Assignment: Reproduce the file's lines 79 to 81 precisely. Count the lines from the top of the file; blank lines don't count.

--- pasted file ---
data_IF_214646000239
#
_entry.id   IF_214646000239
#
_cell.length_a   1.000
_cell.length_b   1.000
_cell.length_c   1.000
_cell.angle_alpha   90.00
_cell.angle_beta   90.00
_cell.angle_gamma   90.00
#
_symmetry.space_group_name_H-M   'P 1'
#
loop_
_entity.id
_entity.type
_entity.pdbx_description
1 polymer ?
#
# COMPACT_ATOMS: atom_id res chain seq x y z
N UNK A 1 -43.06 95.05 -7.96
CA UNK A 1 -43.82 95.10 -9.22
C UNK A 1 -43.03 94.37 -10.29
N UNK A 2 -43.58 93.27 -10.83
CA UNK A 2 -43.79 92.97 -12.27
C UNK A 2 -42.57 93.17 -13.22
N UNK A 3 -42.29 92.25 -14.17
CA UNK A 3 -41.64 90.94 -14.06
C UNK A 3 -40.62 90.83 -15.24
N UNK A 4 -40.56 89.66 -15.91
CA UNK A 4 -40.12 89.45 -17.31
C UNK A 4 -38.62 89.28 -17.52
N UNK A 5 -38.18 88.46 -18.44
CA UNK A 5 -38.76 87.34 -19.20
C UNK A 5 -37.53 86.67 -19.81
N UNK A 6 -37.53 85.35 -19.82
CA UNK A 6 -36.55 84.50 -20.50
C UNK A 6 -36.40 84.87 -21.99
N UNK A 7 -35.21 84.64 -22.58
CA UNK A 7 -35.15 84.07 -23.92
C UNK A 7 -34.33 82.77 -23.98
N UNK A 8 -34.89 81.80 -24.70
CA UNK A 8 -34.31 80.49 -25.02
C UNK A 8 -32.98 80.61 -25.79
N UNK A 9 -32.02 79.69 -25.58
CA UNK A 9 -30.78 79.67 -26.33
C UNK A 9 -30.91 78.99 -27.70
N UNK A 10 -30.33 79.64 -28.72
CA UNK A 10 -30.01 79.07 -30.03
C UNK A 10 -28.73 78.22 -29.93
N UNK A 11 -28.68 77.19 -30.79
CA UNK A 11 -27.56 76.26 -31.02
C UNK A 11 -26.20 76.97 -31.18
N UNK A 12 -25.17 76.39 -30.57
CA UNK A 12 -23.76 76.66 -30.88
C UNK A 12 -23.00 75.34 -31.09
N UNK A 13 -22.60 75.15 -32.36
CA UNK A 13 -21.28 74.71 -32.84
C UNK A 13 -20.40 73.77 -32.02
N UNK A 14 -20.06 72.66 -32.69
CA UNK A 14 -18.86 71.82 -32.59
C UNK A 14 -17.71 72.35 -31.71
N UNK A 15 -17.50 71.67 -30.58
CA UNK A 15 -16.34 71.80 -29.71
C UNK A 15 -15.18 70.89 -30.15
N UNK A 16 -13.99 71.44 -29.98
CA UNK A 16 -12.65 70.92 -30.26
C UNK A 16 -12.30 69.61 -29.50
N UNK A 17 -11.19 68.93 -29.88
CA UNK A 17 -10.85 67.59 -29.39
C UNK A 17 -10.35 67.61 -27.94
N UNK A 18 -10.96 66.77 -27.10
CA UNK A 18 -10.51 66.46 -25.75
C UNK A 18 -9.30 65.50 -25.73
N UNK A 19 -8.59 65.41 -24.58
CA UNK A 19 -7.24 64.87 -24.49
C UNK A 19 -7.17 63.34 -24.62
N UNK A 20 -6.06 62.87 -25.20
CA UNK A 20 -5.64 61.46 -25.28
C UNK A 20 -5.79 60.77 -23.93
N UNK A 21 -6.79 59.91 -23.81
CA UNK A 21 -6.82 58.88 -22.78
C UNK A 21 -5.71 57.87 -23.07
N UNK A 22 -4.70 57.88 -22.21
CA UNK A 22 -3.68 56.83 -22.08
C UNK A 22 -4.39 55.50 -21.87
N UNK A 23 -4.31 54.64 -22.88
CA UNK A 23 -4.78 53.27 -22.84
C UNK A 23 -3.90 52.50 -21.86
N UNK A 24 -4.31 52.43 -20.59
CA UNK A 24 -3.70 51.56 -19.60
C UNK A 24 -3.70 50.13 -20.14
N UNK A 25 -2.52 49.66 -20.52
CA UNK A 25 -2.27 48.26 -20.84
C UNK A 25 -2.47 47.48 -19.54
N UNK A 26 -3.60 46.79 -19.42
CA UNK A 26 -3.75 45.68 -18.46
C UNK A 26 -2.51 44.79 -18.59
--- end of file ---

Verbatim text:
CA UNK A 20 -5.64 61.46 -25.28
C UNK A 20 -5.79 60.77 -23.93
N UNK A 21 -6.79 59.91 -23.81